Uncle Ed: I am sick of this ‘protecting the rights of minority’ stuff. What about the majority’s wishes? Isn’t America a democratic country? Isn’t this a free country where the wishes of the majority will be reflected in government policies? Nowadays, the Supreme Court is only thinking about potential hurt feelings of a small minority group, instead of giving what the majority wants. This is bogus.
Teacher: Well, Uncle Ed. What if you imagine yourself being an exchange student at a high school in Saudi Arabia? That’s a country where everyone is officially Muslim. You just may be the only Non-Muslim in the entire school. I bet you’ll feel coerced everyday. Your right to exercise your faith won’t be respected at all. But, let me tell you one Supreme Court case that you will actually like. It dealt with the city government’s Christmas display, Lynch v. Donnelly in 1984.
Uncle Ed: Oh yeah. I remember the case. Some liberal religion haters got offended during the holiday season because they noticed a nativity scene set up by the city government somewhere in the east coast. They sued to have the nativity scene removed.
Teacher: At first, they won. But the city’s mayor was offended by the decision and appealed. The Supreme Court made its ruling in favor of the mayor. So, the nativity scene got to stay put.
Uncle Ed: Sometimes, those justices do have common sense. But it irritates me that someone sued the city government over something like this. What a waste of the city’s tax dollar! Money could have been spent on making the city safer or something more beneficial, instead of hiring lawyers to win the silly case.
Teacher: For this case in particular, the justices felt that the nativity scene wasn’t that religious because it was a part of a larger holiday display. You know, there were statues of Santa Claus and reindeers next to the nativity scene. The justices felt that Christmas was more of a national holiday than a religious holiday. The nativity scene decoration could be tolerated as a part of a national holiday celebration. So, in conclusion, their message to the plaintiff was: Don’t get bent out of shape over this nativity scene.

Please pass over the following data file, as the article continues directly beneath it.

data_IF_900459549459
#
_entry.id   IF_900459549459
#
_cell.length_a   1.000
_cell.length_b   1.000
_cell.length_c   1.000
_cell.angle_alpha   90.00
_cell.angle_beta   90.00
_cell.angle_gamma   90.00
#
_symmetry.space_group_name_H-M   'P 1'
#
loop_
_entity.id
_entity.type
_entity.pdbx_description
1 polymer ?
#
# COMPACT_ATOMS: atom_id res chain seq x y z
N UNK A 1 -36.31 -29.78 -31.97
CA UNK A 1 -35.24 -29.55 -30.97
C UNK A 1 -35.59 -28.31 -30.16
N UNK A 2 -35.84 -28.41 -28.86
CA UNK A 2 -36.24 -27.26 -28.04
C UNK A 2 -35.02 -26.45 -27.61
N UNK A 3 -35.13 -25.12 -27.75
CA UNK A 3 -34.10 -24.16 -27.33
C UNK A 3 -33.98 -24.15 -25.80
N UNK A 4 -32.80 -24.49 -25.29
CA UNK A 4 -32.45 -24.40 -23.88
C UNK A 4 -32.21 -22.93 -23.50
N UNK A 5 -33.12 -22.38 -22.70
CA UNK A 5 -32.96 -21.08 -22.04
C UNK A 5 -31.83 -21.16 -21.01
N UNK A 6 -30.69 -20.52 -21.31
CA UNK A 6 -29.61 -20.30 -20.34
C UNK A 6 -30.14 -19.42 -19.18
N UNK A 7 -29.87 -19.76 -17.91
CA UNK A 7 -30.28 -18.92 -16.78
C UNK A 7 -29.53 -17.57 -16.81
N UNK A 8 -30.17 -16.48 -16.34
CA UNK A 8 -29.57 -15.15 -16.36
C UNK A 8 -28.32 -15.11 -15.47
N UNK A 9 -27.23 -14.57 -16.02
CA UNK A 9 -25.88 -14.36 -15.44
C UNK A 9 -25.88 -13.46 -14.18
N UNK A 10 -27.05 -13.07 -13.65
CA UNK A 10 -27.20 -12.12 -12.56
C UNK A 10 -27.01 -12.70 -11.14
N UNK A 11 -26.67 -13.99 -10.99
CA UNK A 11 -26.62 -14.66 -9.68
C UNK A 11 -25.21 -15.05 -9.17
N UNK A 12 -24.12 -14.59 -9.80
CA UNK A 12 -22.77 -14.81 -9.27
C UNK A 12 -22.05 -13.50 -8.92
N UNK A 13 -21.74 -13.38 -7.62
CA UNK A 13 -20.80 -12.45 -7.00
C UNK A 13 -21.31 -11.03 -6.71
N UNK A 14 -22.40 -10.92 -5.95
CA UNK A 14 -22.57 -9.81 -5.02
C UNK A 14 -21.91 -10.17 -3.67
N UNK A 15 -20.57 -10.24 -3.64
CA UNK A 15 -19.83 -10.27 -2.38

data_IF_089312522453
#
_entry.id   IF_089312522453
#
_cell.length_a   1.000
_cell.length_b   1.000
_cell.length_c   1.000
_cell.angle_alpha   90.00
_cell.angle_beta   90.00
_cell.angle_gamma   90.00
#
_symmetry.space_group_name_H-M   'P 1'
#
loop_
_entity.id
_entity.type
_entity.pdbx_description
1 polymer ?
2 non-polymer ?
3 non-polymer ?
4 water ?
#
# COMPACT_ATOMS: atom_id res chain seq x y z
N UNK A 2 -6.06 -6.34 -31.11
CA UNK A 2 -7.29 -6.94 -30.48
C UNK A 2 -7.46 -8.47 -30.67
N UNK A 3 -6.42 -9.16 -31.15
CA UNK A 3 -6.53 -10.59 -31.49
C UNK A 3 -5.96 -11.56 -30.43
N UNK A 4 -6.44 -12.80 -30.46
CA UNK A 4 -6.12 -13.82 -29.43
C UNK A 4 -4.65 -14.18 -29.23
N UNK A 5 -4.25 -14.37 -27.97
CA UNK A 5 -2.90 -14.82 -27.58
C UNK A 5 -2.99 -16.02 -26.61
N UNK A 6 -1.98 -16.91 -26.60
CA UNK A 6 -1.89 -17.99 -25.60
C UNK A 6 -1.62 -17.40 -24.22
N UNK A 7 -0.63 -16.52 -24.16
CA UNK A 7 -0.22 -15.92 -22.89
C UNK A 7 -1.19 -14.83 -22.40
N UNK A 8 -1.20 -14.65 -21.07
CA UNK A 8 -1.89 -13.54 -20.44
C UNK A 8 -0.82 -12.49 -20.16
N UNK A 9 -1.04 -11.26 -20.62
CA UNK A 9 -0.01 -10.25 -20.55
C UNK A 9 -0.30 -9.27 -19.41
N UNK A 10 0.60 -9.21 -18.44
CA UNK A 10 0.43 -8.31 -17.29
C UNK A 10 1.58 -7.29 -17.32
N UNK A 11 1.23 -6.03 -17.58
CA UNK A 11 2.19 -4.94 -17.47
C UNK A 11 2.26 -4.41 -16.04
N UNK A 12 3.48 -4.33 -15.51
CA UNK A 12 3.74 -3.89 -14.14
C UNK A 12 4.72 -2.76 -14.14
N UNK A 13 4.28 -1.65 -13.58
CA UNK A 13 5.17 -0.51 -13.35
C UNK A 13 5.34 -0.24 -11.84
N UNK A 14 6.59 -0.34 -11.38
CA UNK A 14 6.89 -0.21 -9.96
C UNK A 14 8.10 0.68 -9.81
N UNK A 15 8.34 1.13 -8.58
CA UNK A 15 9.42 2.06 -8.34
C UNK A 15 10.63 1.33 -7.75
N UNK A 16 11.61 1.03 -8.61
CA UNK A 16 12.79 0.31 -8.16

Uncle Ed: I like the expression, ‘Don’t get bent out of shape.’ I think there are way too many liberals out there who get bent out of shape over religion in public domains. I say, “Chill” to those guys. Religion in general is a good thing. It brings morality. Kids benefit from prayer and scripture readings at schools. I don’t think they coerce each other over their differences in religion.
Teacher: Uncle Ed. I half agree with you, but half disagree with you. It is true that the principle of separation of church and state is blown up a bit these days. But, prayer in schools can easily turn into sectarianism. When prayers are done in the name of Jesus Christ at public schools, they are violating the First Amendment. I suggest that religious education should take place at home and at churches. Public schools just aren’t the right place. That’s the bottom line.
Okay, students. Break up into groups of five and discuss which side of the argument you prefer and explain why as a group.
(The Teaching Company’s Lecture Series on The History of the Supreme Court, lecture 34, “Prayer and Abortion Return to the Court,” by Peter Irons, 2003 provided historical information for the dialogue above.)